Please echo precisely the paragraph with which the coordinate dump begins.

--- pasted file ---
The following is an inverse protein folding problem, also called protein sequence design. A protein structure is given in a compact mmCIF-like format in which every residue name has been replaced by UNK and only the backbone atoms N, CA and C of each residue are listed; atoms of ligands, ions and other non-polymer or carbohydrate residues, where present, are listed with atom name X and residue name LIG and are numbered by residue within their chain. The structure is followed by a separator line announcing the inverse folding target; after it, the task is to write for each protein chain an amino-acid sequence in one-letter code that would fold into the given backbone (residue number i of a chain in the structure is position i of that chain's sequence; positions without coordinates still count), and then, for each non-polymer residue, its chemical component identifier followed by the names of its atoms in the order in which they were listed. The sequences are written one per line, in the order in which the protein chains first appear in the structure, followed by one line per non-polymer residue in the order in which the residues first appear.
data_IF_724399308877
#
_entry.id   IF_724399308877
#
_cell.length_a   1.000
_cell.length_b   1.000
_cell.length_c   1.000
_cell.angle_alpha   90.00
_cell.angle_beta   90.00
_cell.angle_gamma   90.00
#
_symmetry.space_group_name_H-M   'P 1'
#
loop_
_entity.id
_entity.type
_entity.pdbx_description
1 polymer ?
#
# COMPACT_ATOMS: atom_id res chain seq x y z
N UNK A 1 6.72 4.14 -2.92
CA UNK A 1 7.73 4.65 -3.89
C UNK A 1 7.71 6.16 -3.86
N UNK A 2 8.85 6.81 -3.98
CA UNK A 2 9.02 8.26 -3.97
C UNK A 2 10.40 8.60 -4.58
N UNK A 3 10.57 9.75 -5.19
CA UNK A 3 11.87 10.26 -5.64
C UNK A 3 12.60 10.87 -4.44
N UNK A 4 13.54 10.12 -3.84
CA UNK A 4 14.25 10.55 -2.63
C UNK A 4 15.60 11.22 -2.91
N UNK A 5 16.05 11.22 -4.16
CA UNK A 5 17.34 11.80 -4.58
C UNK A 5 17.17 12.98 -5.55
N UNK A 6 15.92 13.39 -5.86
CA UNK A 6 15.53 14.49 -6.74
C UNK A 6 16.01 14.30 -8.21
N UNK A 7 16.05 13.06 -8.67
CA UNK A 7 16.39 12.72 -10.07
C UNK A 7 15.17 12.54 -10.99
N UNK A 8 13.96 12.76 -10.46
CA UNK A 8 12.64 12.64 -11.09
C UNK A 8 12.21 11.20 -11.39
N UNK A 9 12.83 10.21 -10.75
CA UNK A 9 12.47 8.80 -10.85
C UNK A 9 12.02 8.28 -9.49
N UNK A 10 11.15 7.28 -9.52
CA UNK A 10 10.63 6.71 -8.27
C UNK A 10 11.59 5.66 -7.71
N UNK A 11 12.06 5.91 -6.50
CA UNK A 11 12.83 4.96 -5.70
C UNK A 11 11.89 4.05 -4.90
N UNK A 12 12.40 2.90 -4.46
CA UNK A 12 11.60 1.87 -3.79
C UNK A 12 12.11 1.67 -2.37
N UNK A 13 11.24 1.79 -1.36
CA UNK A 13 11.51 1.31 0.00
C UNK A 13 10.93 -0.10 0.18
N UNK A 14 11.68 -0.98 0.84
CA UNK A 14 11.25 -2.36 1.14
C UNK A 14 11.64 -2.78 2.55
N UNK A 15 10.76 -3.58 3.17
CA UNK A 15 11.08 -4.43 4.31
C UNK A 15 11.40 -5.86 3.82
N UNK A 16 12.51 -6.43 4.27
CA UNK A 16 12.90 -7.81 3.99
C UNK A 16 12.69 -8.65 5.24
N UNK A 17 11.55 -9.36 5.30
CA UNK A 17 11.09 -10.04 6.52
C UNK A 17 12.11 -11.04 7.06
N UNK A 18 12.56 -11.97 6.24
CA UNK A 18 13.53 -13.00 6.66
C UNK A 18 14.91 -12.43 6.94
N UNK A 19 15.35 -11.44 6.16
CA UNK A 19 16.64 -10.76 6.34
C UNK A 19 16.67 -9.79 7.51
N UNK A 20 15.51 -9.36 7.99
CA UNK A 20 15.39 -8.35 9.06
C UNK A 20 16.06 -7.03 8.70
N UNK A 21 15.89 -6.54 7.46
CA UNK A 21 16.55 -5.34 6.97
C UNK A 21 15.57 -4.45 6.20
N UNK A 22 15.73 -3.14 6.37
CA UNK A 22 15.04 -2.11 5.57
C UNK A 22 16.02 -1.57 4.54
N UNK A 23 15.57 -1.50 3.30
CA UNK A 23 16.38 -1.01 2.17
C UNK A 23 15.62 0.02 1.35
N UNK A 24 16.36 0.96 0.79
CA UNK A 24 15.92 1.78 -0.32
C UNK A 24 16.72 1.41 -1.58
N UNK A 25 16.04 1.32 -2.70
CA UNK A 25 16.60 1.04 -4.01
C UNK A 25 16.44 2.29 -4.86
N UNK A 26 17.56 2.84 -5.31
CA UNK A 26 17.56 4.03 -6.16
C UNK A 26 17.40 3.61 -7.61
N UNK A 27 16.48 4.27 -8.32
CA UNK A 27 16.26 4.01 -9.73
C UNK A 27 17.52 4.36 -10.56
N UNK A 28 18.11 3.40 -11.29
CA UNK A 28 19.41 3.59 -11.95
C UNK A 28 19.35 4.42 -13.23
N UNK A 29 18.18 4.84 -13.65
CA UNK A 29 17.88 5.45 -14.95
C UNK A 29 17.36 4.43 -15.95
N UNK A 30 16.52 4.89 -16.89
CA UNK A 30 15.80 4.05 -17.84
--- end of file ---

The following is an inverse protein folding problem, also called protein sequence design. A protein structure is given in a compact mmCIF-like format in which every residue name has been replaced by UNK and only the backbone atoms N, CA and C of each residue are listed; atoms of ligands, ions and other non-polymer or carbohydrate residues, where present, are listed with atom name X and residue name LIG and are numbered by residue within their chain. The structure is followed by a separator line announcing the inverse folding target; after it, the task is to write for each protein chain an amino-acid sequence in one-letter code that would fold into the given backbone (residue number i of a chain in the structure is position i of that chain's sequence; positions without coordinates still count), and then, for each non-polymer residue, its chemical component identifier followed by the names of its atoms in the order in which they were listed. The sequences are written one per line, in the order in which the protein chains first appear in the structure, followed by one line per non-polymer residue in the order in which the residues first appear.